On July 9, 2014, respondents filed their Omnibus Motion (a. To Lift Order of Default; and b. For Leave to Admit Answer with Compulsory Counterclaim).14 They alleged that the spouses Zapanta were unable to file an answer within the reglementary period for causes beyond their control; since 2013, Emmanuel had been diagnosed with heart murmur, which recurred during the time he was served with summons; the said illness and series of treatment that he had to undergo prevented him from consulting a lawyer; Fe was completely unaware of the existence of the present case; their motion to lift order of default should be considered with liberality and they should be given a reasonable opportunity to prove their defenses in view of the amount involved; and they had a meritorious defense since they are no longer liable for the loan obligation as they had assigned all the receivables with respect to the CTS with their clients.

In its October 22, 2014 Order, the RTC denied respondents' Omnibus Motion. The trial court ruled that respondents failed to show that they were prevented by fraud, accident, mistake or excusable negligence to file their Answer. It pointed out that the clinical and laboratory results of Emanuel did not establish that his condition hindered him from taking the appropriate action in the present case.

Further, the RTC explained that Fe cannot claim ignorance of the existence of LBP's complaint as it was stated in the Sheriffs Return that she had authorized her helper to receive the summons in her behalf. In addition, the trial court noted that Emmanuel did not deny receiving the summons and it would have been implausible that he would not inform Fe of the complaint considering the substantial amount involved. The RTC disposed:

WHEREFORE, finding the motion to be bereft of merit, the same is hereby DENIED.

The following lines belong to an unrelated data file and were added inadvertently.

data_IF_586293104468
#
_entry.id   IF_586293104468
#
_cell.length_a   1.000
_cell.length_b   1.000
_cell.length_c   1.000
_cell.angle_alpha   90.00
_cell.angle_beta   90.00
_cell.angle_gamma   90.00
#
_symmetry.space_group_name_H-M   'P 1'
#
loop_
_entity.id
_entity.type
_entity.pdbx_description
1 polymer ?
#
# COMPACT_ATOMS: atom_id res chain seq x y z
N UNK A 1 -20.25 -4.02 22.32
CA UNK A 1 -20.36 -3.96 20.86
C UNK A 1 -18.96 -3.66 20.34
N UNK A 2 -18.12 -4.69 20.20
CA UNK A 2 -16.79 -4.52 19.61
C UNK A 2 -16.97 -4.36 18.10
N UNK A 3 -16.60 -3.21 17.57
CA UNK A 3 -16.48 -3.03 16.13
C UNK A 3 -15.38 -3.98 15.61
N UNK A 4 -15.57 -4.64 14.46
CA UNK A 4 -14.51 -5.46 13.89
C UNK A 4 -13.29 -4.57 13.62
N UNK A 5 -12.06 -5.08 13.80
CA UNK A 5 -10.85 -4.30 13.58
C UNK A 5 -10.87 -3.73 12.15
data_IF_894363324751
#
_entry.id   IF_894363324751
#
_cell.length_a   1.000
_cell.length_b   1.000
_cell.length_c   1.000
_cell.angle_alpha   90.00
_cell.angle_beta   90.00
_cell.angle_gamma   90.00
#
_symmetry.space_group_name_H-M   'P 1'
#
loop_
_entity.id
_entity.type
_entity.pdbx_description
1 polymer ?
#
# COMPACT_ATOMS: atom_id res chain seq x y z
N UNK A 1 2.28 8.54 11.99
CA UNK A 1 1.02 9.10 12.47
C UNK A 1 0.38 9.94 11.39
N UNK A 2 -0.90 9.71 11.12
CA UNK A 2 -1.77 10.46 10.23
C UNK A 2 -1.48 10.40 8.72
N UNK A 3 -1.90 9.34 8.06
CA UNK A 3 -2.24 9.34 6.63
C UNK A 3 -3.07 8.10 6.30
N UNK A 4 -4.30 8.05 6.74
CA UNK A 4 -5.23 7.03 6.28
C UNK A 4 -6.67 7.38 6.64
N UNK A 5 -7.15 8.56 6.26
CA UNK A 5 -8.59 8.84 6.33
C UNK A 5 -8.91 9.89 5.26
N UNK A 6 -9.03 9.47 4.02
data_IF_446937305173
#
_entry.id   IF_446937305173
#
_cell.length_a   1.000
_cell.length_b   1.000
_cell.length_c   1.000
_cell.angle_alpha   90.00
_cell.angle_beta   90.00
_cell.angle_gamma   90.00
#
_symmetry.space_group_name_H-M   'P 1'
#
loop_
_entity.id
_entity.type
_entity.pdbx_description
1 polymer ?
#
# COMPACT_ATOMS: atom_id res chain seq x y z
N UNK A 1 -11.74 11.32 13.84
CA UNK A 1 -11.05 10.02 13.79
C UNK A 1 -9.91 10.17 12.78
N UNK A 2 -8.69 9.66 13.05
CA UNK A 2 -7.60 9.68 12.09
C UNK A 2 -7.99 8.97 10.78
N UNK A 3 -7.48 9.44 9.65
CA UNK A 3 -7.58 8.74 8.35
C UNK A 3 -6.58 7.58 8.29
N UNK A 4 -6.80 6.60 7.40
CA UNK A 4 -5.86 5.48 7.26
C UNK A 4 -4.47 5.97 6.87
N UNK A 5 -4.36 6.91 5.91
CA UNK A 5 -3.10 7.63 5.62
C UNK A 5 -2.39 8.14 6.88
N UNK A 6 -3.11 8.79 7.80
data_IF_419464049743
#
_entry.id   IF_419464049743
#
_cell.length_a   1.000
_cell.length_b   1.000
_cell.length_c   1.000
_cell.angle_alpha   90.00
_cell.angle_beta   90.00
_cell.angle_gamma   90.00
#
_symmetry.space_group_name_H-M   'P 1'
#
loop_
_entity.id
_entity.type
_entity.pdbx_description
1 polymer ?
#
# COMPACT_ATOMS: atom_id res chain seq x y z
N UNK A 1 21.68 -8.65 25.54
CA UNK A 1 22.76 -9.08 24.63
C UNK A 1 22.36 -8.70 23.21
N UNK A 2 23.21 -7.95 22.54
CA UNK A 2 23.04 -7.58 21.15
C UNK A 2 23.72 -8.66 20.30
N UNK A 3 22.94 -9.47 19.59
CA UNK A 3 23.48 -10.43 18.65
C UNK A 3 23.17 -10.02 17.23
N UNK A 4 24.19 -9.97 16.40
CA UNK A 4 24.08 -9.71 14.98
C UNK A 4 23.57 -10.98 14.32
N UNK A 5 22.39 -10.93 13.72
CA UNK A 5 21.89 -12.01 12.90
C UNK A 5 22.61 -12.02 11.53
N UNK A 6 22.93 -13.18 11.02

Undeterred, respondents moved for reconsideration.

In its March 17, 2015 Order, the RTC denied respondents' motion for reconsideration. The trial court reiterated that absent any medical certificate interpreting Emmanuel's laboratory results, there was insufficient proof that his illness had prevented him from filing an Answer. On the other hand, the RTC maintained that in the absence of preponderant evidence to the contrary, it must be presumed that the sheriff had regularly performed his official duty. The trial court ruled:

WHEREFORE, the foregoing premises considered, the Motion for Reconsideration (Re: Order dated 22 October 2014) dated November 13, 2014 is DENIED for lack of merit.


Aggrieved, respondents filed a Petition for Certiorari before the CA.

CA Decision

In its October 21, 2016 Decision, the CA granted respondents' Petition for Certiorari. The appellate court ruled that there was no valid service of summons because the deputy sheriff hastily and capriciously resorted to substituted service of summons. Nevertheless, it opined that the trial court acquired jurisdiction over the person of respondents on account of their voluntary appearance.

However, the CA found that the RTC gravely abused its discretion when it did not lift the order of default. The appellate court explained that Emmanuel's illness constituted an accident which deprived him of the opportunity to file an Answer. It added that lifting the order of default would be more in accord with the demands of substantial justice considering the substantial amount involved. Further, the CA posited that respondents had a meritorious defense worthy of consideration. The appellate court expounded that the assignment of receivables was a valid mode of payment as it resulted in dacion en pago. Thus, it ruled: